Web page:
[Spellyans] KK ha'n SWF - pronunciation

Harry Fraiser harryfraiser at googlemail.com
Sat Aug 9 15:03:22 IST 2008


Would have agreed with you - but, sadly, irrelevant vis-à-vis D.G.'s
native Cornish!

Harry

On 8/9/08, Penny Squire <pennysquire at ymail.com> wrote:
> I think that we will have to agree to differ on this, Nicholas. To my ear
> there are distinct differences between the pronunciation of  Ken George and
> KK users and that of the UC users that I have heard. I'm not saying that
> their pronunciation is perfect (I can think of some KK users who have
> diabolical pronunciation - but they probably would in any second language!)
> but to my ear they are at least attempting a less Anglified pronunciation
> than the UC users achieve, as well as distinguishing between sounds which UC
> users do not.
>
> As for half length and long consonants - I can hear the difference between
> the length of consonants (and the vowels) in <pel> and <pell>, <del> and
> <dell> <mel> and <mell> and so on in KK users' speech, but it's very hit and
> miss with the  UC users I have heard. As I have said, not only have I been
> learning using KK but have also attended as many events as possible and -
> being aware of the controversy - have been using my ears as hard as I could.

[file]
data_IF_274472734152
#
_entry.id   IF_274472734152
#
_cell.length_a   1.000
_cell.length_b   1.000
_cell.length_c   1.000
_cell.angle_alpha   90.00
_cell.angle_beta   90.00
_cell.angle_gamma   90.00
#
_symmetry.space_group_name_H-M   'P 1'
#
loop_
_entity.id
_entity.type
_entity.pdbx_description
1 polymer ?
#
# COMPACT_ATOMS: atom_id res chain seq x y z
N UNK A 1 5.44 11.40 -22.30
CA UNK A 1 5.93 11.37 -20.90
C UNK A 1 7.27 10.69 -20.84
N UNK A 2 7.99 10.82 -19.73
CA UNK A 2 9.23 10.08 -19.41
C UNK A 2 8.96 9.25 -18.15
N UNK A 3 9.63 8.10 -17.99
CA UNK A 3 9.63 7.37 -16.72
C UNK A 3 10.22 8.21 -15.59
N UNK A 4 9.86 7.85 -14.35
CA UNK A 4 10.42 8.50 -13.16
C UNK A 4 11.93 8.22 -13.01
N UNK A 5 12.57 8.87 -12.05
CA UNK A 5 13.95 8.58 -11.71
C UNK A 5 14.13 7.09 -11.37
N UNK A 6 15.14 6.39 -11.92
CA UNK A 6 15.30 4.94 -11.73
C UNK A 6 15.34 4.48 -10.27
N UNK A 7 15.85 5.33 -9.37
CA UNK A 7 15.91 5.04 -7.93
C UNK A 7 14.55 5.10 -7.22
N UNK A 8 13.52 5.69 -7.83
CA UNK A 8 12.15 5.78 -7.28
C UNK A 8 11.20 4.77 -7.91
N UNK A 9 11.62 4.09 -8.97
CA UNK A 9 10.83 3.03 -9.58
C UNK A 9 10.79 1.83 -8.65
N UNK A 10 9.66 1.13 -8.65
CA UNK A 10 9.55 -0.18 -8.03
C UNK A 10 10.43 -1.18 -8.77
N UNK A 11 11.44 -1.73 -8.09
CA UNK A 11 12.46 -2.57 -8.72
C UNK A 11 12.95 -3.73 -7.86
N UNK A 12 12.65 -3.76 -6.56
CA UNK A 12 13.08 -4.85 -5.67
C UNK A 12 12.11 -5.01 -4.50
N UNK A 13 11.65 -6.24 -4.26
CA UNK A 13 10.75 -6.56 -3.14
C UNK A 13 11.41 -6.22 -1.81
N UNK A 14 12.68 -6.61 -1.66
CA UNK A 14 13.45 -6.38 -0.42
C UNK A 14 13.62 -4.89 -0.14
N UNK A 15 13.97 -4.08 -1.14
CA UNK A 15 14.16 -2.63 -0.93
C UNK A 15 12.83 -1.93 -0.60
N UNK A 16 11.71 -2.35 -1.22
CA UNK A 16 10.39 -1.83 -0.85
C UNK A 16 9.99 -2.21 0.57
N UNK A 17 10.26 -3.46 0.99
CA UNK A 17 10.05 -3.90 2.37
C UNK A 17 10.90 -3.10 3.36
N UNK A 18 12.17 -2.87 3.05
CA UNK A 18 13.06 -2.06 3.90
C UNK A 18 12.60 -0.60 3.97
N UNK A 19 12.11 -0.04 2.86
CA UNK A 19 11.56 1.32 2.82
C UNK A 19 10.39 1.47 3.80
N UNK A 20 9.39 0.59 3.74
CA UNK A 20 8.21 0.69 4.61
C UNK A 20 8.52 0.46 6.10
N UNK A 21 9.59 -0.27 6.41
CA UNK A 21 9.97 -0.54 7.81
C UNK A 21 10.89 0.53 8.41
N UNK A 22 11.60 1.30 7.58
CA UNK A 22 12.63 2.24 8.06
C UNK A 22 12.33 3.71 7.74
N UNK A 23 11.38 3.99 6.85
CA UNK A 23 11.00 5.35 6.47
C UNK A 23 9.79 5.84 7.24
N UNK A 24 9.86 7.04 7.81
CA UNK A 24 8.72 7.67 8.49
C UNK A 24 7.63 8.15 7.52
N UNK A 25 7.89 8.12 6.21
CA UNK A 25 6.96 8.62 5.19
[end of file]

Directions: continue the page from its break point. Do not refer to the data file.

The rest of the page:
> I can generally pin down KK and UC users by their pronunciation. If there
> were no difference, I wouldn't be able to, would I?
>
> I'll have to think about and listen out for the half-length vowels (or lack
> of them!) in speech.
>
> I would certainly agree that KK users who were brought up on UC have had a
> problem breaking old habits, but that's not the fault of the spelling. The
> same goes for students taught by teachers who haven't completely succeeded
> in changing their pronunciation. Oddly, though, some students (and not
> 'linguists', either) have managed better pronunciation than their teachers!
>
> I'm not being deliberately awkward or argumentative, Nicholas - it's just
> that my experience doesn't entirely bear out what you are saying.
>
> It would really be helpful to the discussions on Spellyans if yourself and
> Michael were to record some Middle Cornish for us so that we can hear what
> you believe it should sound like.
>
> Penny
>
>
>
>
> From: nicholas williams <njawilliams at gmail.com>
>
> Ken has no half-length and no long consonants. These are the sine-qua-non of
> KK.
> Without them there is no KK. KK is just a new (non-traditional and
> non-phonemic) spelling .
>
> The differences you mention are marginal. They do not affect his
> pronunciation which is UC.
> Ken George speeks Unified Cornish.
>
> Nicholas Williams
>
>
>
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